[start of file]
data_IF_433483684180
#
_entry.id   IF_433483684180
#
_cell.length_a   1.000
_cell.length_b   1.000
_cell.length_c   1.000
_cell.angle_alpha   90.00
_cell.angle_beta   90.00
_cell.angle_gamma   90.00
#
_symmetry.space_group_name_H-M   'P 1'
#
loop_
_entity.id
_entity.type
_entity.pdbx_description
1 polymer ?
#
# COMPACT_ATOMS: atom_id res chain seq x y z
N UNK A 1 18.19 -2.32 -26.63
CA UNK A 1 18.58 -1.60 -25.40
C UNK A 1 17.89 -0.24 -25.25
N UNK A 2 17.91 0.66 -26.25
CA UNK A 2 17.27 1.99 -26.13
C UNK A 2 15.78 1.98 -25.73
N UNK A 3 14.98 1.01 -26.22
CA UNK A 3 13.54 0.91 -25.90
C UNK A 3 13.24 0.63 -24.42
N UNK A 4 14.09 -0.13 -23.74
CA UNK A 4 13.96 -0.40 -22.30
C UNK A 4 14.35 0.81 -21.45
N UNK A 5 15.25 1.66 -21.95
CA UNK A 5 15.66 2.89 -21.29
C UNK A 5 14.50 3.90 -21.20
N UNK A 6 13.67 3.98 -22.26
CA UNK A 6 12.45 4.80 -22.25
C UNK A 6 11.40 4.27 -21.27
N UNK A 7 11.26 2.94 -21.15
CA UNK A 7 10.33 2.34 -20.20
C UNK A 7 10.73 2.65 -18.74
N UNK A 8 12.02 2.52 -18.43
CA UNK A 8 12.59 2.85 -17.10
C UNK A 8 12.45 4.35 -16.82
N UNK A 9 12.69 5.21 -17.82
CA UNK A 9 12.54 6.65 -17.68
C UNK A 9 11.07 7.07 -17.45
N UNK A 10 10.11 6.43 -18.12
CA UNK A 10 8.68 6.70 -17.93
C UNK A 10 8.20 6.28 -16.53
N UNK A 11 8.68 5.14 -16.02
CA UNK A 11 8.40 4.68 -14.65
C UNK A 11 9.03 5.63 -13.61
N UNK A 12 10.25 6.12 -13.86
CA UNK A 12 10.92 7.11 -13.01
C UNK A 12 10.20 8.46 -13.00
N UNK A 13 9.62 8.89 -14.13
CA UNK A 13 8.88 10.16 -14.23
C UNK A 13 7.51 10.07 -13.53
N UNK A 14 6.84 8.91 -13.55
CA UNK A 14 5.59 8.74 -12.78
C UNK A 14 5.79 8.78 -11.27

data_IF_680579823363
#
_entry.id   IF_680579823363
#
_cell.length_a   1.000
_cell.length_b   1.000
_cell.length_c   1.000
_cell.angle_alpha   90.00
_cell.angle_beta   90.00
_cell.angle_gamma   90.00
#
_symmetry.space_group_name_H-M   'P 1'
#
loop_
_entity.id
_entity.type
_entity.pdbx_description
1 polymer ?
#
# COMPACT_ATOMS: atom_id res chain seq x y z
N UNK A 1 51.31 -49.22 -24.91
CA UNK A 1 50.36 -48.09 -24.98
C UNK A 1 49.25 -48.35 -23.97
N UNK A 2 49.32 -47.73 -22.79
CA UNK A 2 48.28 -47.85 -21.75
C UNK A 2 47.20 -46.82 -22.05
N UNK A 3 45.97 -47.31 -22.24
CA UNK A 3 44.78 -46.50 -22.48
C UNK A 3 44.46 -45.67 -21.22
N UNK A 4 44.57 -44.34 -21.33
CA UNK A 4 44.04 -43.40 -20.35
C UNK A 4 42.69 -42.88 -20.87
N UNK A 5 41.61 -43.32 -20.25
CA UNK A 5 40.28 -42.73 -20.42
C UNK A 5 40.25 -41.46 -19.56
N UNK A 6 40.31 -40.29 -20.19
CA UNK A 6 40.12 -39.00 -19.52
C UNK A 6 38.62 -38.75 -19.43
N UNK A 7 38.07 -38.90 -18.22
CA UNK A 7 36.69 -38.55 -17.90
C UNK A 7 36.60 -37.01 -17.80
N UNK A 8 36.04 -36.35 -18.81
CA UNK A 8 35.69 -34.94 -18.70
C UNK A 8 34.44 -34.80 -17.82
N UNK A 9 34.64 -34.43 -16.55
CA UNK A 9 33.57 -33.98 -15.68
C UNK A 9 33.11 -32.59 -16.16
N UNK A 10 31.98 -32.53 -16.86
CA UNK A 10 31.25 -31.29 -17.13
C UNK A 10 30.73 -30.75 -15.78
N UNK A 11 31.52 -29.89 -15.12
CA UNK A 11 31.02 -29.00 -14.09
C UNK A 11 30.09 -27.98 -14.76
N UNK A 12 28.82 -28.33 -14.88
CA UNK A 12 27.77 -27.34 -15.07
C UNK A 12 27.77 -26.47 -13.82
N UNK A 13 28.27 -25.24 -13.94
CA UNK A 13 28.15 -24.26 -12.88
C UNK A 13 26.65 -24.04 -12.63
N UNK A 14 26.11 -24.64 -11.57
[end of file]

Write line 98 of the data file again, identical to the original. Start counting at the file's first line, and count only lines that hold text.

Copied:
N UNK A 6 40.31 -40.29 -20.19